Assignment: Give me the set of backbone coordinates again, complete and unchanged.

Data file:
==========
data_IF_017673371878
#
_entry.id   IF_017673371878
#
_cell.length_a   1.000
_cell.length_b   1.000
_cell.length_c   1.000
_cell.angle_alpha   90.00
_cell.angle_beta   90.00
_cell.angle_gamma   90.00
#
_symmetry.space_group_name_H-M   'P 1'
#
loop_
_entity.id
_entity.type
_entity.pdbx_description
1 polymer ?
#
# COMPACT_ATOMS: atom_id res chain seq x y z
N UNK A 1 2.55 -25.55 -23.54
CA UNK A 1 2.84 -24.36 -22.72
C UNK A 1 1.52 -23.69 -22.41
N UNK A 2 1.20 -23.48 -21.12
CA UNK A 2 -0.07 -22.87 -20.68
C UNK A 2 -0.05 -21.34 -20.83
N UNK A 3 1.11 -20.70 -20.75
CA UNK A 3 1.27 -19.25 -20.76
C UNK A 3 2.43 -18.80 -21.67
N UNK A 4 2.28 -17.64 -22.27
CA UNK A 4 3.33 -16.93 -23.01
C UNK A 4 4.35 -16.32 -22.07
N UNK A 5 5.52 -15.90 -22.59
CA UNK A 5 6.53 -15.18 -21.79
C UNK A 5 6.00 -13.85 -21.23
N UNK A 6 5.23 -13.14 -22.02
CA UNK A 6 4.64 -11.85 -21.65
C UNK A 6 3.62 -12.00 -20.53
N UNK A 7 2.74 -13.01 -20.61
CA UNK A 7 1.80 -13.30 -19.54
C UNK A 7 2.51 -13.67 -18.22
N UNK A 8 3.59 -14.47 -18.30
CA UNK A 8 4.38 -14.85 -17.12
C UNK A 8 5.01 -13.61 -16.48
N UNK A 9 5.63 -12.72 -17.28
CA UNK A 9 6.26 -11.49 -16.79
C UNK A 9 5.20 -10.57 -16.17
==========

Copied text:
data_IF_017673371878
#
_entry.id   IF_017673371878
#
_cell.length_a   1.000
_cell.length_b   1.000
_cell.length_c   1.000
_cell.angle_alpha   90.00
_cell.angle_beta   90.00
_cell.angle_gamma   90.00
#
_symmetry.space_group_name_H-M   'P 1'
#
loop_
_entity.id
_entity.type
_entity.pdbx_description
1 polymer ?
#
# COMPACT_ATOMS: atom_id res chain seq x y z
N UNK A 1 2.55 -25.55 -23.54
CA UNK A 1 2.84 -24.36 -22.72
C UNK A 1 1.52 -23.69 -22.41
N UNK A 2 1.20 -23.48 -21.12
CA UNK A 2 -0.07 -22.87 -20.68
C UNK A 2 -0.05 -21.34 -20.83
N UNK A 3 1.11 -20.70 -20.75
CA UNK A 3 1.27 -19.25 -20.76
C UNK A 3 2.43 -18.80 -21.67
N UNK A 4 2.28 -17.64 -22.27
CA UNK A 4 3.33 -16.93 -23.01
C UNK A 4 4.35 -16.32 -22.07
N UNK A 5 5.52 -15.90 -22.59
CA UNK A 5 6.53 -15.18 -21.79
C UNK A 5 6.00 -13.85 -21.23
N UNK A 6 5.23 -13.14 -22.02
CA UNK A 6 4.64 -11.85 -21.65
C UNK A 6 3.62 -12.00 -20.53
N UNK A 7 2.74 -13.01 -20.61
CA UNK A 7 1.80 -13.30 -19.54
C UNK A 7 2.51 -13.67 -18.22
N UNK A 8 3.59 -14.47 -18.30
CA UNK A 8 4.38 -14.85 -17.12
C UNK A 8 5.01 -13.61 -16.48
N UNK A 9 5.63 -12.72 -17.28
CA UNK A 9 6.26 -11.49 -16.79
C UNK A 9 5.20 -10.57 -16.17